It’s hard to be the middle child. That’s the Galaxy S10’s struggle, caught between the larger, more lavishly appointed Galaxy S10E ($744 at Amazon), which is also the best value of all three Galaxy S10 phones. The S10’s price feels the squeeze, too. Starting at $900 (£799 and AU$1,349), the “regular” S10 is only $100 cheaper than the Plus ($1,000, £899, AU$1,499) and $150 more than the S10E ($750, £669, AU$1,199).and the smaller, pluckier
Without much meaningful difference in price, size, camera, speed or battery life, I’ve asked myself over and over why this phone exists and who it’s really for. I even asked Samsung, too. The company says that there would be no S10E or S10 Plus without the S10 — it sets that standard. It’s also a bit smaller, so more ideal for people who want all the power of the S10 Plus in a slightly smaller package. Be that as it may, I keep coming back to the fact that the S10 Plus and S10E have very clear audiences and value propositions, while the S10’s identity is lost in the haze.
Yet it’d be a mistake to overlook the Galaxy S10. It’s absolutely a terrific phone. That’s unsurprising when you consider that it’s just a pared-down version of the excellent Galaxy S10 Plus, which is all but guaranteed to be one of the top phones in a talent-stacked year.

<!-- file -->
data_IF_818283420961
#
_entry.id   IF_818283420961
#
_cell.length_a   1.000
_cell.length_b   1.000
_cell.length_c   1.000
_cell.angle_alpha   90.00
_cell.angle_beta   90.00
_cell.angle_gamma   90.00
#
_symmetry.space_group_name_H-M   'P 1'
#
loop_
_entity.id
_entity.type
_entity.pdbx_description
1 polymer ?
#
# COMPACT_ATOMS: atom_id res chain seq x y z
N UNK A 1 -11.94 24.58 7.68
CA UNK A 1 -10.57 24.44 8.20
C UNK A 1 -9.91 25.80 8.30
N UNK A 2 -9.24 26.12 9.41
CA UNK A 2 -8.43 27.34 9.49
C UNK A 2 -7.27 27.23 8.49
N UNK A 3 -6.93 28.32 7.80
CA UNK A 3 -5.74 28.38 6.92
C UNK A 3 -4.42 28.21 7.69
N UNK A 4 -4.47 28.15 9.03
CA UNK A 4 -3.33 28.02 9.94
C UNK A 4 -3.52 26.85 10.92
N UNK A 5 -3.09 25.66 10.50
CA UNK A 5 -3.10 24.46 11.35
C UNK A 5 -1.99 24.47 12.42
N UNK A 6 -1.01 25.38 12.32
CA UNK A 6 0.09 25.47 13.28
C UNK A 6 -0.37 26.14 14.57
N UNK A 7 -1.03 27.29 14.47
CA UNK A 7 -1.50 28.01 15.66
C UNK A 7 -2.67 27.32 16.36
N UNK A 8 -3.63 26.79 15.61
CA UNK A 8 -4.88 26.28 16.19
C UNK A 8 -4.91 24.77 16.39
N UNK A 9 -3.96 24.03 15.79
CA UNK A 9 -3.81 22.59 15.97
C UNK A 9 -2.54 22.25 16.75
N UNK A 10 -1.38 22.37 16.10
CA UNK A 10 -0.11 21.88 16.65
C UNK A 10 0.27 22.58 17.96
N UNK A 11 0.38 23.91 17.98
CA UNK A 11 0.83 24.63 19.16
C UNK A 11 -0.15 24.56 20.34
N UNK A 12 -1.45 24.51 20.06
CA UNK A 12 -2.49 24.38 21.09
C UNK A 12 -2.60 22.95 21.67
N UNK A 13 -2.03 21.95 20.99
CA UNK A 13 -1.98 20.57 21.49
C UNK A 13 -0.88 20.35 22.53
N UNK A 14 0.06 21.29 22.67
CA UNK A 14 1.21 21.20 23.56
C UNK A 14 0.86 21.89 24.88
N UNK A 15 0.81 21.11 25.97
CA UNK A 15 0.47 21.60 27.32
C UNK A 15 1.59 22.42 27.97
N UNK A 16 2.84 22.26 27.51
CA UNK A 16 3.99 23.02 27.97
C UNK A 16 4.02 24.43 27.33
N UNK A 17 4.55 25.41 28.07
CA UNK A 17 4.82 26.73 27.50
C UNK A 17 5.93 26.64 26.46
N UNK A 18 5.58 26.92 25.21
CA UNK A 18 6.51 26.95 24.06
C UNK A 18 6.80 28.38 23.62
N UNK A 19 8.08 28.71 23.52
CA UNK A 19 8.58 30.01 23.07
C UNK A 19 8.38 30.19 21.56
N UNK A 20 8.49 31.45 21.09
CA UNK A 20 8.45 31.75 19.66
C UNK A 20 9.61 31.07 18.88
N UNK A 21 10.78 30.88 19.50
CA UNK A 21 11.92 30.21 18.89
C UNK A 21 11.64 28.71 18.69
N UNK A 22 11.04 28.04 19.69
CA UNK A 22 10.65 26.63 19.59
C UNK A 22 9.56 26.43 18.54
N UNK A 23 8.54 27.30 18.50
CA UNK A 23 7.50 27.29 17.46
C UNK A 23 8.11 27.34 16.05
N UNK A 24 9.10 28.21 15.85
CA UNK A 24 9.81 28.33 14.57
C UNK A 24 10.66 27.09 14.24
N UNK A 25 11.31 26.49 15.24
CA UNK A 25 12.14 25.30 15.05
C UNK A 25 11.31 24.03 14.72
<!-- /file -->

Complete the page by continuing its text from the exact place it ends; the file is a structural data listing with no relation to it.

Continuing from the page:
Really, with the Galaxy S10 5G, foldable Galaxy Fold and (unconfirmed) Galaxy Note 10 all out by the end of 2019, investing the effort to make a very good flagship that’s almost as good as your other flagship frankly confuses me. The only explanation that does make sense is that Samsung craved a 6.1-inch screen device that it could hold up to Apple‘s iPhone XS ($1,000 at Amazon), XS Max ($1,100 at Amazon) and iPhone XR ($749 at Amazon) series.
Again, Samsung’s middle Galaxy S10 shares identical core features with the S10 Plus, including the design, screen quality, triple rear cameras, ability to charge another device wirelessly — the list goes on and you can compare for yourself in the specs chart at the end.